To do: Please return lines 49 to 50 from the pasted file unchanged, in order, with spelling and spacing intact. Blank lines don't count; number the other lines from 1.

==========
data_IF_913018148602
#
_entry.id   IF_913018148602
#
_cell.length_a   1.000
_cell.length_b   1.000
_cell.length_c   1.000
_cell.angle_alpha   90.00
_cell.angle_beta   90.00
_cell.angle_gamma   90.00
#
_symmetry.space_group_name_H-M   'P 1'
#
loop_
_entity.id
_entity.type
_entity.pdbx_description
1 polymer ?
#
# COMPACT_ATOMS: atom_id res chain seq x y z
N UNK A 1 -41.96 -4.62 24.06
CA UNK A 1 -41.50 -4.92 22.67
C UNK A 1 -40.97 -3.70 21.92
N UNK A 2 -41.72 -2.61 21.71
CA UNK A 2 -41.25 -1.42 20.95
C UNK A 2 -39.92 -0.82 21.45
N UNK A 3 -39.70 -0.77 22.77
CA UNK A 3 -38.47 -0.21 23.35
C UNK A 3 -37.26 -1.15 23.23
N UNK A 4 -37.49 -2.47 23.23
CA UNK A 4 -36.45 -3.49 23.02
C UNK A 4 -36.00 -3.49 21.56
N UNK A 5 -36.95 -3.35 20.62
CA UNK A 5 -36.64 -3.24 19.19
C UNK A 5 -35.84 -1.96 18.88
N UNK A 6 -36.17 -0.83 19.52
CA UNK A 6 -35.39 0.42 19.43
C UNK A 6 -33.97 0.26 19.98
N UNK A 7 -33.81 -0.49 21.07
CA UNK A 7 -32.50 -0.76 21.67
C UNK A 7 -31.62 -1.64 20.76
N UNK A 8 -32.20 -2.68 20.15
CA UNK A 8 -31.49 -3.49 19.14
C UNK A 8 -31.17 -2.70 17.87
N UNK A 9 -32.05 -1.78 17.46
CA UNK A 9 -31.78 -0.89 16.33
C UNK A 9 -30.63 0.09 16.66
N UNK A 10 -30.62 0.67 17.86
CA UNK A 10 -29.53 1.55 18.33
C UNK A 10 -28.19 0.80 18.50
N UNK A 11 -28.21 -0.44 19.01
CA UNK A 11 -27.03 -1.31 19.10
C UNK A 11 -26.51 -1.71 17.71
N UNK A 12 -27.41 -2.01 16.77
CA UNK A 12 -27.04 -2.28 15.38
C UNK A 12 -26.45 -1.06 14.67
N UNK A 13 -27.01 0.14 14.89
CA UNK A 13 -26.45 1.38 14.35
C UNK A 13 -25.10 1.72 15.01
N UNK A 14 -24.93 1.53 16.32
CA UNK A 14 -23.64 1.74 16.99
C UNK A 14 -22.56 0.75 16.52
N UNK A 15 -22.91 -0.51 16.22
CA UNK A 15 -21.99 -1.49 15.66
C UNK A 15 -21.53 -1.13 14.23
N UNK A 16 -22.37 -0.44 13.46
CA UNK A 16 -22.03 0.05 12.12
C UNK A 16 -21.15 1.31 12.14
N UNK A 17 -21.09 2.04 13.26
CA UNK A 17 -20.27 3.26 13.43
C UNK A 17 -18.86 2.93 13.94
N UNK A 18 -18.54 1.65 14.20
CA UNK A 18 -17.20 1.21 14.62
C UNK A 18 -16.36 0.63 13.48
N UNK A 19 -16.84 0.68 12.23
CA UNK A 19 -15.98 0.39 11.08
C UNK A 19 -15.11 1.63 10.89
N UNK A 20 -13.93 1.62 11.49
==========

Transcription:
CA UNK A 10 -29.53 1.55 18.33
C UNK A 10 -28.19 0.80 18.50